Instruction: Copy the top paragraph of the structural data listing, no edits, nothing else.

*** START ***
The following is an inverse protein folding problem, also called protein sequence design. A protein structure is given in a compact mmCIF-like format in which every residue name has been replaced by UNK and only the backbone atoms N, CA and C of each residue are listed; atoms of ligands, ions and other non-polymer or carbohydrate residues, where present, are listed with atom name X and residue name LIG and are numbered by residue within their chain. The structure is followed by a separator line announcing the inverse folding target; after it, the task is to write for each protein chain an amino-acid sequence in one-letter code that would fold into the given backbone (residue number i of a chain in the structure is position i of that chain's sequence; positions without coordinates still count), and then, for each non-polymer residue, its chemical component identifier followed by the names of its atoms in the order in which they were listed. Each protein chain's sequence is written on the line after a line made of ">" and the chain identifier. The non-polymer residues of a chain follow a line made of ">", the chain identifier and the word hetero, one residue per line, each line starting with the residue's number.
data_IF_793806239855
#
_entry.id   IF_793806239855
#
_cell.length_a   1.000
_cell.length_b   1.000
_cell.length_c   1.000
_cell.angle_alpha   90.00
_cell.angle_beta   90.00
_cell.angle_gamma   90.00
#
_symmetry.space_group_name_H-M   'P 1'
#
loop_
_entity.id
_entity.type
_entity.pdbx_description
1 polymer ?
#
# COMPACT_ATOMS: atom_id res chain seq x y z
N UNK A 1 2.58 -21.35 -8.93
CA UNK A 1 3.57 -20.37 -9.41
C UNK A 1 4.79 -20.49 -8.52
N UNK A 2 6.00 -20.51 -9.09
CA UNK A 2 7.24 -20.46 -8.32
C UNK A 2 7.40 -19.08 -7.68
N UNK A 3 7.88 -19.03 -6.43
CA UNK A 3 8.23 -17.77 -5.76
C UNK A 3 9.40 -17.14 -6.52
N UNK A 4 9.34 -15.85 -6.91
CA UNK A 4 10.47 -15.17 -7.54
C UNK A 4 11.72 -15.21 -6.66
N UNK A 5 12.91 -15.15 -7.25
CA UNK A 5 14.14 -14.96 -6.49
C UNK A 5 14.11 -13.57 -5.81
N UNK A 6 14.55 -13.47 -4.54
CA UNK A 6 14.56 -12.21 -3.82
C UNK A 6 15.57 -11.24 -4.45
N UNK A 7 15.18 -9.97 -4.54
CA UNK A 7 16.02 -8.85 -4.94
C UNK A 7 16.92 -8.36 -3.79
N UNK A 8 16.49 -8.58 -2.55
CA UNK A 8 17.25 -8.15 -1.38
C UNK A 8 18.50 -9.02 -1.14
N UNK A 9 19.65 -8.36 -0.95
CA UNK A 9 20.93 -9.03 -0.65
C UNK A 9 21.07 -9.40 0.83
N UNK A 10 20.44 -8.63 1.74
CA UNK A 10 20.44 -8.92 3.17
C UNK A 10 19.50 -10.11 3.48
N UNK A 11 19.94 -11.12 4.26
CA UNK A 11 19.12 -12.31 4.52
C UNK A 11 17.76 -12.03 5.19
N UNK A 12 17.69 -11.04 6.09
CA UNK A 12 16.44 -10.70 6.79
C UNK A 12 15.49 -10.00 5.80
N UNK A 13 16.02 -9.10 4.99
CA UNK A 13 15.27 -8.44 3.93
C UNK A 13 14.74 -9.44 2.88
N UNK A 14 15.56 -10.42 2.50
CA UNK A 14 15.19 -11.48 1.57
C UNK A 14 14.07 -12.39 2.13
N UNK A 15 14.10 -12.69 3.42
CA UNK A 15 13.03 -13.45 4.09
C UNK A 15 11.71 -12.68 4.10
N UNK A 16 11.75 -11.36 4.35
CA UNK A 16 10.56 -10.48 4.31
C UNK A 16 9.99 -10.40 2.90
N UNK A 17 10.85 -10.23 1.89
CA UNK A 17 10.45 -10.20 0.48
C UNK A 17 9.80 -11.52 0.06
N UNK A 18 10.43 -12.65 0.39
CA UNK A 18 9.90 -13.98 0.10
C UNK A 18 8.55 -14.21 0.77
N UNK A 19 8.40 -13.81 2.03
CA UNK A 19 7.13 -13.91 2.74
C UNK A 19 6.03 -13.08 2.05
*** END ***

The following is an inverse protein folding problem, also called protein sequence design. A protein structure is given in a compact mmCIF-like format in which every residue name has been replaced by UNK and only the backbone atoms N, CA and C of each residue are listed; atoms of ligands, ions and other non-polymer or carbohydrate residues, where present, are listed with atom name X and residue name LIG and are numbered by residue within their chain. The structure is followed by a separator line announcing the inverse folding target; after it, the task is to write for each protein chain an amino-acid sequence in one-letter code that would fold into the given backbone (residue number i of a chain in the structure is position i of that chain's sequence; positions without coordinates still count), and then, for each non-polymer residue, its chemical component identifier followed by the names of its atoms in the order in which they were listed. Each protein chain's sequence is written on the line after a line made of ">" and the chain identifier. The non-polymer residues of a chain follow a line made of ">", the chain identifier and the word hetero, one residue per line, each line starting with the residue's number.